China Set to Become World’s #2 in Gold Reserves?

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By jturbin | November 15, 2012 4:54 AM EST

Gold Alert

China should add to its gold reserves to “ensure national economic and financial safety, promote yuan globalization and as a hedge against foreign-reserve risks,” according to Gao Wei, an official from the Chinese Department of International Economic Affairs of Ministry of Foreign Affairs.

Wei wrote the above comments in the China Securities Journal today, according to a Bloomberg report.

The Chinese official also stated that “While gold prices are currently near record highs, China can build its reserves by buying low and selling high amid the short-term volatility,” the report noted, because the nation’s current level of gold reserves is “too small.”

China has not updated its gold holdings since 2008, when it disclosed that its reserves had increased from near 500 tonnes to more than 1,054.1 tonnes.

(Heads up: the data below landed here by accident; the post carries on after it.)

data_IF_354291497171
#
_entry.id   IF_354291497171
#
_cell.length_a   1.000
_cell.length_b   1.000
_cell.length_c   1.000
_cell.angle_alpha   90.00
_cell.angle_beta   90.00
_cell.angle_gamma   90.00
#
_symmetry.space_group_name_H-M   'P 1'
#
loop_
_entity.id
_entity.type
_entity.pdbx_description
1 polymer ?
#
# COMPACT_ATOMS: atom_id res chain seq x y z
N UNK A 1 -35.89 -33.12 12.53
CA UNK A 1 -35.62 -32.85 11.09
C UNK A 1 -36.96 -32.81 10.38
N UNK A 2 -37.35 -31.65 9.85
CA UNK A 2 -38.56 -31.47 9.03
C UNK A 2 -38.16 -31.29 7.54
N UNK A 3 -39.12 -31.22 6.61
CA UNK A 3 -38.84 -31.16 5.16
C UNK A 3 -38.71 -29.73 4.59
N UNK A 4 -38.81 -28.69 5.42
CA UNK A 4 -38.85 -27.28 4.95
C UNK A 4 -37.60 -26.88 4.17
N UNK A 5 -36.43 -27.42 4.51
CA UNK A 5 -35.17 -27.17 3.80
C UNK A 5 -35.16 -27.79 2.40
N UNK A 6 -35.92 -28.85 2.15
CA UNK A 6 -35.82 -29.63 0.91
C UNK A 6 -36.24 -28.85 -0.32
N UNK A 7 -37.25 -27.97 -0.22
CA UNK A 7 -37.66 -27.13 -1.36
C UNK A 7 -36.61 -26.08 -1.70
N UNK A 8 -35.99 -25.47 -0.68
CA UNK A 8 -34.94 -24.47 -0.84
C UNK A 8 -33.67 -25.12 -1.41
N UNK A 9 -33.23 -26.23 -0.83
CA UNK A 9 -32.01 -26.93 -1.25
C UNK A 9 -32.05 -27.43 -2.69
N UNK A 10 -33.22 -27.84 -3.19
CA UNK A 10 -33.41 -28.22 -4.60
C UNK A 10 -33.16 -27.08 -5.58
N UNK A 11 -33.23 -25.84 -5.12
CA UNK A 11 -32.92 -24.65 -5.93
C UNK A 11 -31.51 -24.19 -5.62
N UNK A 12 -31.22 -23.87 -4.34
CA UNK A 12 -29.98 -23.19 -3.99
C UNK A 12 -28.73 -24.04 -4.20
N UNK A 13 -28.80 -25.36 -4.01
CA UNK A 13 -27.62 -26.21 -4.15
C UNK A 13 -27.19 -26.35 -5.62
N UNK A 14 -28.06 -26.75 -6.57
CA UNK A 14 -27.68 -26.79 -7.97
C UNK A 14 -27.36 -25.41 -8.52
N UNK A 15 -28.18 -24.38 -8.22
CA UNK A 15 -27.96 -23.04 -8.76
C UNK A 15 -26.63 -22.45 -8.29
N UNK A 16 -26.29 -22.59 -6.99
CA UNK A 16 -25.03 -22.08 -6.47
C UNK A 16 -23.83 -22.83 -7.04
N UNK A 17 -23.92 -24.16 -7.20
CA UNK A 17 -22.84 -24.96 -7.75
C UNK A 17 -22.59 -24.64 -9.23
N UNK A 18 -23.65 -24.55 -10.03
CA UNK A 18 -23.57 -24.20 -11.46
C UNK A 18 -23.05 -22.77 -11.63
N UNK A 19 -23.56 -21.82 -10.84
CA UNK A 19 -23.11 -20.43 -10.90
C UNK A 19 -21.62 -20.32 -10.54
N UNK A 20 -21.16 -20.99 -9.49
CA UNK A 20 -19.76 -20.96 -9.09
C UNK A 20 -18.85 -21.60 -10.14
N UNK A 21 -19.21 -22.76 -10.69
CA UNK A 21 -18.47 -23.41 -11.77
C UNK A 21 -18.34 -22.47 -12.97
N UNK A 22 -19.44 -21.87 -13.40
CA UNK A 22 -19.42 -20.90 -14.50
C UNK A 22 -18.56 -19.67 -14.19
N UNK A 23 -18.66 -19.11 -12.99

In 2009, a State Council advisor in China stated that a group of officials and economists from Beijing and Shanghai established a “task force” to discuss measures to add to the nation’s gold holdings.  “We suggested that China’s gold reserves should reach 6,000 tons in the next 3-5 years and perhaps 10,000 tons in 8-10 years,” the advisor noted.

(For more analysis on the most critical factors influencing gold prices, visit GoldAlert Pro at

If the Chinese took the advice of the task force, it is possible that the country may have already or could soon overtake Germany as the second-largest owner of the yellow metal.  Germany currently holds 3,395.5 tonnes, while the United States is first with 8,133.5 tonnes, according to the World Gold Council.

As GoldAlert has discussed on many occasions, one of the driving forces behind the gold bull market in recent years has been the fact that central banks as a whole have turned from net sellers to net buyers of the metal.  This development has been particularly noteworthy in many emerging market countries, which have purchased more gold in part to hedge against the inflationary policies of central banks in the U.S., Europe, England, and Japan.

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This article is contributed by Gold Alert and does not represent the views or opinions of International Business Times.

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